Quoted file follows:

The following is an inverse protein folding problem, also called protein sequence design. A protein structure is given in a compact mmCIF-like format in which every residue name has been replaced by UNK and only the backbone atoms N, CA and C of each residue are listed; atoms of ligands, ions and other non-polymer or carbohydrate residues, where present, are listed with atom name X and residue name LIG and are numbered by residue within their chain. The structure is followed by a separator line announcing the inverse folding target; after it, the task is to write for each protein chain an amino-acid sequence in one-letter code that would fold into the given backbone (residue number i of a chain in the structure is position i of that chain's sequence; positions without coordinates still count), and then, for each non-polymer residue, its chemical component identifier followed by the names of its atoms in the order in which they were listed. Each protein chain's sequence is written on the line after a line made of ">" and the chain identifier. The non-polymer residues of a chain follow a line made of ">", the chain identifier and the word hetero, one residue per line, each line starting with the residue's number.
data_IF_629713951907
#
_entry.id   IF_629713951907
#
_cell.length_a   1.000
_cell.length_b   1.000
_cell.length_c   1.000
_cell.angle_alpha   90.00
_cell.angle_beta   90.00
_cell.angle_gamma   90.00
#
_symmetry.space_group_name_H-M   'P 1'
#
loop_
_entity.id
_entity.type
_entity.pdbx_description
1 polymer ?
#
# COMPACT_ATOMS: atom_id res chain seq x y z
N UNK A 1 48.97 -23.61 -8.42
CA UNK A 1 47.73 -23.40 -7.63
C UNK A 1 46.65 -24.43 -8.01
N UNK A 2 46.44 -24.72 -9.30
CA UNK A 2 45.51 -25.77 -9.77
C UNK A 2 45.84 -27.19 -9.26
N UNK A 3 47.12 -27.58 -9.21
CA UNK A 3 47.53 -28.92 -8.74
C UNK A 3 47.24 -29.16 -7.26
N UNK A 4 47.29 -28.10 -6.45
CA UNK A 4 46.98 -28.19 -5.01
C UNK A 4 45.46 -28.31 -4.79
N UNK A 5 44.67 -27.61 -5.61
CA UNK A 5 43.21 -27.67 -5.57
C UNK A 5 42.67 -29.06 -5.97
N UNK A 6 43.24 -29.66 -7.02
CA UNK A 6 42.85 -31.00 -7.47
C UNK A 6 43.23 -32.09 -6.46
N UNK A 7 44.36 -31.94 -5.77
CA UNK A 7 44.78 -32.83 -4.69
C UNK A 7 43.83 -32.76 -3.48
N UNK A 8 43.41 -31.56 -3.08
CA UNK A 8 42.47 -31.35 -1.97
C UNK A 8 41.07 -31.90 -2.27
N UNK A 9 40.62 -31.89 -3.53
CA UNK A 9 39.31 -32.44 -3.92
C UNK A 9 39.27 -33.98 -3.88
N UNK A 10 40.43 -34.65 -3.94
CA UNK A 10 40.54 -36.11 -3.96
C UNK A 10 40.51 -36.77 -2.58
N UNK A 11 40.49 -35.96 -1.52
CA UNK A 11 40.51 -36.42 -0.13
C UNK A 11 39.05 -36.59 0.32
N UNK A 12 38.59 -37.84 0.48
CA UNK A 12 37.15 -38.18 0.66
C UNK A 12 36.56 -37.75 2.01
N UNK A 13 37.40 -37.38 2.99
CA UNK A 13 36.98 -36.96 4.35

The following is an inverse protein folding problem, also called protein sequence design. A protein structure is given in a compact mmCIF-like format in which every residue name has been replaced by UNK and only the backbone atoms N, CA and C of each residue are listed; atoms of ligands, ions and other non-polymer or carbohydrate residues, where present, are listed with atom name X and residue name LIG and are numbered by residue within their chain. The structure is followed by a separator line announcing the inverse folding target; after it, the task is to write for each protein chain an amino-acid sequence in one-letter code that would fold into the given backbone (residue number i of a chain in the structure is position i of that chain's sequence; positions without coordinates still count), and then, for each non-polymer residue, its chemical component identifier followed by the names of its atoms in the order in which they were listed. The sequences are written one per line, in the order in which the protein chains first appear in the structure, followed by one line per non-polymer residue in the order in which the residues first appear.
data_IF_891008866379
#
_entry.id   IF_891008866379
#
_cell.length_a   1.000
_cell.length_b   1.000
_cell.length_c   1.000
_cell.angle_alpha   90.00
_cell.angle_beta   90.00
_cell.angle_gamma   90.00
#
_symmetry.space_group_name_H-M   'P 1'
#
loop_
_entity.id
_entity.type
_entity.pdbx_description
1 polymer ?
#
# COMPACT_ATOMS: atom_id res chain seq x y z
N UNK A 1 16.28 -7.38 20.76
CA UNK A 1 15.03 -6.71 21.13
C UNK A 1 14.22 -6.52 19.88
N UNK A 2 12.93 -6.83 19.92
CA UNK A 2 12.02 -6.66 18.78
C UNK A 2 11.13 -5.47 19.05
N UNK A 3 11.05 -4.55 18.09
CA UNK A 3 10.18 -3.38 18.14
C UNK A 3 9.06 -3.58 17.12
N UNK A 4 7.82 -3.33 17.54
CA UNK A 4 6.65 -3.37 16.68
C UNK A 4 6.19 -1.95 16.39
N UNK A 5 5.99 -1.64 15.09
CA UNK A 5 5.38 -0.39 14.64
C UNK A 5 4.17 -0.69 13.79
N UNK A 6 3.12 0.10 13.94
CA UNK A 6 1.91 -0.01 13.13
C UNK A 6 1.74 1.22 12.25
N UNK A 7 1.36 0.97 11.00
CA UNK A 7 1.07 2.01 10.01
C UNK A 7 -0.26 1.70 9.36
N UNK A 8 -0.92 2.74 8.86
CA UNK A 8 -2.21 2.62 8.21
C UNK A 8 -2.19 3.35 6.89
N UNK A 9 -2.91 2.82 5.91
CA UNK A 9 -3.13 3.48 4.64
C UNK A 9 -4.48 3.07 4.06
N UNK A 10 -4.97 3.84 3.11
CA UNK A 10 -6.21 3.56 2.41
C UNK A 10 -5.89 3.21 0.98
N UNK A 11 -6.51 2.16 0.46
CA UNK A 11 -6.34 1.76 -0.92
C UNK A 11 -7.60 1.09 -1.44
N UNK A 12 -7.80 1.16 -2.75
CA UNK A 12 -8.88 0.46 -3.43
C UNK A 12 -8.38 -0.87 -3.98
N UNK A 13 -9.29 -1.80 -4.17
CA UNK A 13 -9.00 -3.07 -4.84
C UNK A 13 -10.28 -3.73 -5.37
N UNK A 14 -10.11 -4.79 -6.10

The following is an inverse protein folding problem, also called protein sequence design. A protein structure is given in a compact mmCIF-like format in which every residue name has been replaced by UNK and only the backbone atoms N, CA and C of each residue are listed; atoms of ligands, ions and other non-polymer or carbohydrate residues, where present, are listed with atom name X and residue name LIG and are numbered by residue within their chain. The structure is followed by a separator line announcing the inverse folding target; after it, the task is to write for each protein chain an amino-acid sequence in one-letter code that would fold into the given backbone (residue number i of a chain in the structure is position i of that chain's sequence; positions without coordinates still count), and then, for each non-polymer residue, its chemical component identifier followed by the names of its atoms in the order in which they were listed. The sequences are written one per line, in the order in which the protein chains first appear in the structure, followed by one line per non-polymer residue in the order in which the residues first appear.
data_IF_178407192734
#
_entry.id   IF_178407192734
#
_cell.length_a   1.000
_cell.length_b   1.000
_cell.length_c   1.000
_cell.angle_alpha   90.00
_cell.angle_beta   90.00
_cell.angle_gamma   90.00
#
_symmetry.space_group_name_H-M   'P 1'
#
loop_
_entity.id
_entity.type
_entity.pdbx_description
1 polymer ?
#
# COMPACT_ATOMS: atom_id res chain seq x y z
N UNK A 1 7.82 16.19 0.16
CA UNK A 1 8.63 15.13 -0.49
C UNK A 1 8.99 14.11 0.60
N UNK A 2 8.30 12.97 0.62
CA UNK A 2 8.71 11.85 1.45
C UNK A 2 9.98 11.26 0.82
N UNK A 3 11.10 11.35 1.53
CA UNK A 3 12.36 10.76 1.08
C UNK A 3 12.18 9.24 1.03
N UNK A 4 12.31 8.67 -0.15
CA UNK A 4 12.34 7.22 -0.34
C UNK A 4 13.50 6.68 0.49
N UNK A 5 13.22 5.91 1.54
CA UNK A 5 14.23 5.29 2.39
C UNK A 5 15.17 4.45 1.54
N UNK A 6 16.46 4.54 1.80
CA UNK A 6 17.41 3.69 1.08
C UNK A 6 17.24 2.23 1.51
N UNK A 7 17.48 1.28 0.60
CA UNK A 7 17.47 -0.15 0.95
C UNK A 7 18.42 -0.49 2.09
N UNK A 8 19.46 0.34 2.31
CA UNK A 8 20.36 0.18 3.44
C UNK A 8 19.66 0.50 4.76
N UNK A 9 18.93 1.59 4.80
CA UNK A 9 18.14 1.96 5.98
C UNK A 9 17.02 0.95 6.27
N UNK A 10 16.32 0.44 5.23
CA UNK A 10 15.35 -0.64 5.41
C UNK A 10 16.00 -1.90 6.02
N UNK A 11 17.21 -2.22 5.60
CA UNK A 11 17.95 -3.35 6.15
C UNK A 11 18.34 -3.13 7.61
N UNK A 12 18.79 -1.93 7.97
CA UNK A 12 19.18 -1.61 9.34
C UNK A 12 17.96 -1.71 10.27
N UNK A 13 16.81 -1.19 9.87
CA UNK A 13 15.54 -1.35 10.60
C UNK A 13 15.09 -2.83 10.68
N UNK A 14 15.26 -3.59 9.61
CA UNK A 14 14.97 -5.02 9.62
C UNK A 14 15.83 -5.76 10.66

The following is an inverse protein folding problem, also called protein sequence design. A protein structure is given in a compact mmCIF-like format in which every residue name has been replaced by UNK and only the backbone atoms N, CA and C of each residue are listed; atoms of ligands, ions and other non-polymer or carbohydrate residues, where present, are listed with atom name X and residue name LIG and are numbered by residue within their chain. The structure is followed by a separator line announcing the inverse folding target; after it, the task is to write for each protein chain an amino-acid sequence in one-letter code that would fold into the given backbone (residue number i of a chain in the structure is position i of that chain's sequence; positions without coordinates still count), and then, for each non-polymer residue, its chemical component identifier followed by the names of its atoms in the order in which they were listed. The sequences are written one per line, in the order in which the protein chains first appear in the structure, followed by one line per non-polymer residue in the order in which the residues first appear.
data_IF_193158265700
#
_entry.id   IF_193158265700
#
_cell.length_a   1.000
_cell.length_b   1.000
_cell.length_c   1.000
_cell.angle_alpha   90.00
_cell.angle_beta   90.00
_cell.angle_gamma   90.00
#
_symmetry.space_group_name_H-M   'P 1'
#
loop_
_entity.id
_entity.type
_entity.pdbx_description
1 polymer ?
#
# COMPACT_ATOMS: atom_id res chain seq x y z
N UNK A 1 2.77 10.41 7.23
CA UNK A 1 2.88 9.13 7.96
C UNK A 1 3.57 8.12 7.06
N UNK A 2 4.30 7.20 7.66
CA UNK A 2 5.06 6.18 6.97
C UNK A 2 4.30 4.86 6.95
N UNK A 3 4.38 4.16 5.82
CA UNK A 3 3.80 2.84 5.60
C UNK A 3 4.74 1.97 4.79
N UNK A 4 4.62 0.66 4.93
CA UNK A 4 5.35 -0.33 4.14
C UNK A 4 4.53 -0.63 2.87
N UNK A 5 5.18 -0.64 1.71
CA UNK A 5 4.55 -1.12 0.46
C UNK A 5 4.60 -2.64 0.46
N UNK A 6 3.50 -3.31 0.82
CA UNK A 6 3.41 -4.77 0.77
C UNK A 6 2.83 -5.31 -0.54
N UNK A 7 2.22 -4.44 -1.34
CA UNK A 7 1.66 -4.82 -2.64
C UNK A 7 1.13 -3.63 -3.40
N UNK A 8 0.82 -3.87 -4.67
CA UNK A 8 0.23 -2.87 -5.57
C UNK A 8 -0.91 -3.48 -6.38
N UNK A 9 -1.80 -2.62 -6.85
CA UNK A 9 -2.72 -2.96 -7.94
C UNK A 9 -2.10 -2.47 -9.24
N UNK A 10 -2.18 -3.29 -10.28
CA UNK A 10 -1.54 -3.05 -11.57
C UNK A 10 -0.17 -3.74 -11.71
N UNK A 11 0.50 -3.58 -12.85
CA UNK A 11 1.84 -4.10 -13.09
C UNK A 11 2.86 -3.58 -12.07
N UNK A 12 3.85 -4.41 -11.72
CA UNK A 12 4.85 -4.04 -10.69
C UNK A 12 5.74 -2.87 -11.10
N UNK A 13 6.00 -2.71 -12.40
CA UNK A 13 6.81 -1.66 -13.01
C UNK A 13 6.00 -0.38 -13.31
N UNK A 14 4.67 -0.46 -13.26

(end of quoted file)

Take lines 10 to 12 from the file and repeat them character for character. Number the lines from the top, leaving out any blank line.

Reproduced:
_cell.angle_beta   90.00
_cell.angle_gamma   90.00
#